A Pro-Life Victory in Deep Blue Massachusetts

The following is a Catholic Action League of Massachusetts news release…

The second largest city in New England—Worcester, Massachusetts—has abandoned, at last, any and all efforts to suppress, restrict or even regulate crisis pregnancy centers in the city.

After fifteen months of public debate, parliamentary delays, conflicting legal opinions and a protracted division between the city council and the city administration, Worcester councilors voted on the evening of October 17th to file, or permanently table, the two final versions of a proposed ordinance targeting pro-life pregnancy care centers.

The vote was 7 to 4, with Mayor Joseph Petty and District One City Councilor Sean Rose, who had previously voted in favor of the ordinance, voting in the negative, with Petty remarking that the proposed ordinance was “just flat out unconstitutional.

On July 19, 2022, the Worcester City Council voted 6 to 5 to authorize the City Manager and the City Solicitor to draft an ordinance which would compel crisis pregnancy centers to “directly provide or provide referrals for abortions or emergency contraception.”

As compliance with this proposed ordinance would be a moral impossibility for pro-life Christians, its enactment would have forced the closure of the city’s two pregnancy care centers, Clearway Clinic and Problem Pregnancy.

The measure was sponsored by the state’s first “non-binary” elected official, City Councilor Thu Nguyen, who was endorsed by Planned Parenthood.

In July of 2023 however, it was revealed that City Solicitor Michael Traynor had expressed “great reservations” about the proposed ordinance, believing that it would expose the city to costly litigation, adding that it would likely fail a First Amendment test as “content based regulation.”

In an even more remarkable development, City Manager Eric Batista, who instructed Traynor not to proceed with the draft, admitted that the measure was stalled because of opposition from the Massachusetts Attorney General’s office.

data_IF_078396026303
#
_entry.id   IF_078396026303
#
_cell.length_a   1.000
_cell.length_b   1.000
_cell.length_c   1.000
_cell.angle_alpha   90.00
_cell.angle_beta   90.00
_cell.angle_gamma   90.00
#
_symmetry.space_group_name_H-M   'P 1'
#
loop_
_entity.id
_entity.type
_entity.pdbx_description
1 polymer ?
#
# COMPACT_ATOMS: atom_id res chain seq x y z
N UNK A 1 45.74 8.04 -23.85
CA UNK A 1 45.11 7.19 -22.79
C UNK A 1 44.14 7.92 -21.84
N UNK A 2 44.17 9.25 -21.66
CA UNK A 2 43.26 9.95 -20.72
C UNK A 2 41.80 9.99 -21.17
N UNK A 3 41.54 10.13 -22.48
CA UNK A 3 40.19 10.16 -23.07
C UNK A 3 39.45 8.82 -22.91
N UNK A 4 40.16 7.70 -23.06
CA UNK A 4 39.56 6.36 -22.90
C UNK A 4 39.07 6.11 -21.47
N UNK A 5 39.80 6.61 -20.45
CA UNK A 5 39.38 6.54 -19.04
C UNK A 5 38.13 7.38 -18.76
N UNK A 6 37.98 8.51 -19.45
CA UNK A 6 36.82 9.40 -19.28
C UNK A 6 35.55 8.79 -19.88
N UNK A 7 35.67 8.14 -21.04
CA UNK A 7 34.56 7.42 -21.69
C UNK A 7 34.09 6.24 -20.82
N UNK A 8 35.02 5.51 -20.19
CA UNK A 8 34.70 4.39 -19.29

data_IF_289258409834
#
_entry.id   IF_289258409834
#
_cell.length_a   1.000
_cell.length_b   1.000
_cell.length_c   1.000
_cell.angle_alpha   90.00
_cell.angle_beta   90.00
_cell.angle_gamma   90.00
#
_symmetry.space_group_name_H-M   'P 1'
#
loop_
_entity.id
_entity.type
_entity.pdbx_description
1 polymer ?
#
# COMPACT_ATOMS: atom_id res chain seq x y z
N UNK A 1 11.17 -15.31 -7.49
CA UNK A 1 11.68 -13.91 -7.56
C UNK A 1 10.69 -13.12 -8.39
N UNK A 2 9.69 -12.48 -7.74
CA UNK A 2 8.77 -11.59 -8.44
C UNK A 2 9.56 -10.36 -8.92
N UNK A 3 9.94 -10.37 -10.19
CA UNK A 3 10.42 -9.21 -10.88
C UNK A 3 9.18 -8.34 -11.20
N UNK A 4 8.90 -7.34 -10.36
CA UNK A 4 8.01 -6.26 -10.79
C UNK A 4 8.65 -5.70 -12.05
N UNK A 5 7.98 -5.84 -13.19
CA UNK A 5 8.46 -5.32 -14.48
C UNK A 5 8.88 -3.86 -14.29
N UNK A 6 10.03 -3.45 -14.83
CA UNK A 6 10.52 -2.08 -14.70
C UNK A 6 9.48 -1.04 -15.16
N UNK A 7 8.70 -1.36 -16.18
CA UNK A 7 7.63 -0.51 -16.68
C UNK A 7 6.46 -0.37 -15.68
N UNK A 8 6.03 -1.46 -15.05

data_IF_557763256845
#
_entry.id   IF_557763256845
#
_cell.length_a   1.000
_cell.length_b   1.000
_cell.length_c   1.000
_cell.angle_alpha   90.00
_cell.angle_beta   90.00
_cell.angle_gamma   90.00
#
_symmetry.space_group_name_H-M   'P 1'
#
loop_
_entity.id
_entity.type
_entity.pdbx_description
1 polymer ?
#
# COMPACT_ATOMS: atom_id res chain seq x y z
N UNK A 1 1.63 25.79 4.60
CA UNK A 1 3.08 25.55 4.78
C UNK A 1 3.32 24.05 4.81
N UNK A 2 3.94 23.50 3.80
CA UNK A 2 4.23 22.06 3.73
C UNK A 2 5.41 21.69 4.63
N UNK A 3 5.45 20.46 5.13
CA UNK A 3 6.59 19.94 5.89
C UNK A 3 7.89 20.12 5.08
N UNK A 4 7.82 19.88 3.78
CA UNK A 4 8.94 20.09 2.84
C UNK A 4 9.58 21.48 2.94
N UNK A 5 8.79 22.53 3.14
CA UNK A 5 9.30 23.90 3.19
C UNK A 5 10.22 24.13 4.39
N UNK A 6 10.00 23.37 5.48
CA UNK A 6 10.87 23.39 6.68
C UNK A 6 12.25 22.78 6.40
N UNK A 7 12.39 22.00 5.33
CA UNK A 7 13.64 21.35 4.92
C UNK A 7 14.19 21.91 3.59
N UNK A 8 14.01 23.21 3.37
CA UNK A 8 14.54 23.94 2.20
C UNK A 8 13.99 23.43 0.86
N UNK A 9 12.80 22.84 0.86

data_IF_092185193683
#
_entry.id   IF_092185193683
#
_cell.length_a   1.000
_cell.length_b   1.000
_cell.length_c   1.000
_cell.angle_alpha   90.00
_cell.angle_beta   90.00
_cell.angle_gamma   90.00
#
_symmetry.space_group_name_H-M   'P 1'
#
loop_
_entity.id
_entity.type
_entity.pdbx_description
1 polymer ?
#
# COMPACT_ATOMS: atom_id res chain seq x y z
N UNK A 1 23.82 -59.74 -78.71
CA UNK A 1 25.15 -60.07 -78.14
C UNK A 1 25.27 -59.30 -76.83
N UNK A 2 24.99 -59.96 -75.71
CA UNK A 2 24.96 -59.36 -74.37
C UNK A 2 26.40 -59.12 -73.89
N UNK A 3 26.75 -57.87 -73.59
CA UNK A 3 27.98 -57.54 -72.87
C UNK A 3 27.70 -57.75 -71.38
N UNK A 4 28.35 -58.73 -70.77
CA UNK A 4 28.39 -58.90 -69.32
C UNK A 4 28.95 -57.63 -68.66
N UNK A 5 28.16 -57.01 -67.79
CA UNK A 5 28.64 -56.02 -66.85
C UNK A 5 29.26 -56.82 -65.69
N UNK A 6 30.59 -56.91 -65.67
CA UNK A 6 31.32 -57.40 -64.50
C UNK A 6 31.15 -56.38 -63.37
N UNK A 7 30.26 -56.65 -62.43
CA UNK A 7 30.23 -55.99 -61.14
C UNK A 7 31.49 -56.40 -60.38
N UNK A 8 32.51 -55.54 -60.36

Following a confrontation between the Council and the City Manager on July 18th, Batista instructed Traynor to draft an ordinance for the Council’s consideration.

Traynor produced two proposals, a Deceptive Advertising Ordinance and a Transparency in Advertising Ordinance.

In a memo to the City Manager dated August 22, 2023, Traynor argued against both measures he authored, stating that neither would pass constitutional muster.

The matter was to be taken up on August 22nd, but Councilor Donna Colorio placed a hold on discussion, delaying debate until September 12th.

On September 12th, the only clear consensus which emerged was the obvious unwillingness of councilors to take a straight up or down vote on the issue.

Some councilors asked for additional legal advice. Another wanted it referred to a city council committee. One suggested that it was, properly, a matter for the Legislature.

In the end, Traynor’s two draft ordinances were filed, and a motion by Councilor Nguyen to delay consideration for another week, while the city manager consulted “reproductive justice attorneys,” was passed.

Predictably, an attorney from the pro-abortion Lawyering Project asserted, in a letter to the City Manager on September 29th, that the Deceptive Advertising ordinance was constitutionally permissible.

In the end however, a Council majority disagreed.

Worcester is the second Massachusetts city to reject a measure targeting pregnancy care centers. On August 2nd, the Easthampton City Council failed to override the veto of a similar measure by Mayor Nicole La Chapelle.

Catholic Action League Executive Director C.J. Doyle made the following comment: “While the vote was a victory for human life, religious freedom and constitutional government, its proximate cause was a cold and calculated appreciation of the legal liabilities, and consequent fiscal burdens, that the City of Worcester and its taxpayers would have to bear defending this untenable and extremist legislation in court.

The Massachusetts Family Institute, in threatening a lawsuit against Worcester, no doubt contributed to the more reasonable frame of mind that the council majority eventually settled upon.

There is a lesson to be learned here for the pro-life movement. While the Legislature, the Constitutional Officers and the congressional delegation may be wholly owned subsidiaries of Planned Parenthood, the tentacles of the abortion industry do not seem to reach down as deeply and completely into the political lives of local elected officials.

That means the pro-life movement may still have room to maneuver in the corridors of municipal government in Massachusetts.”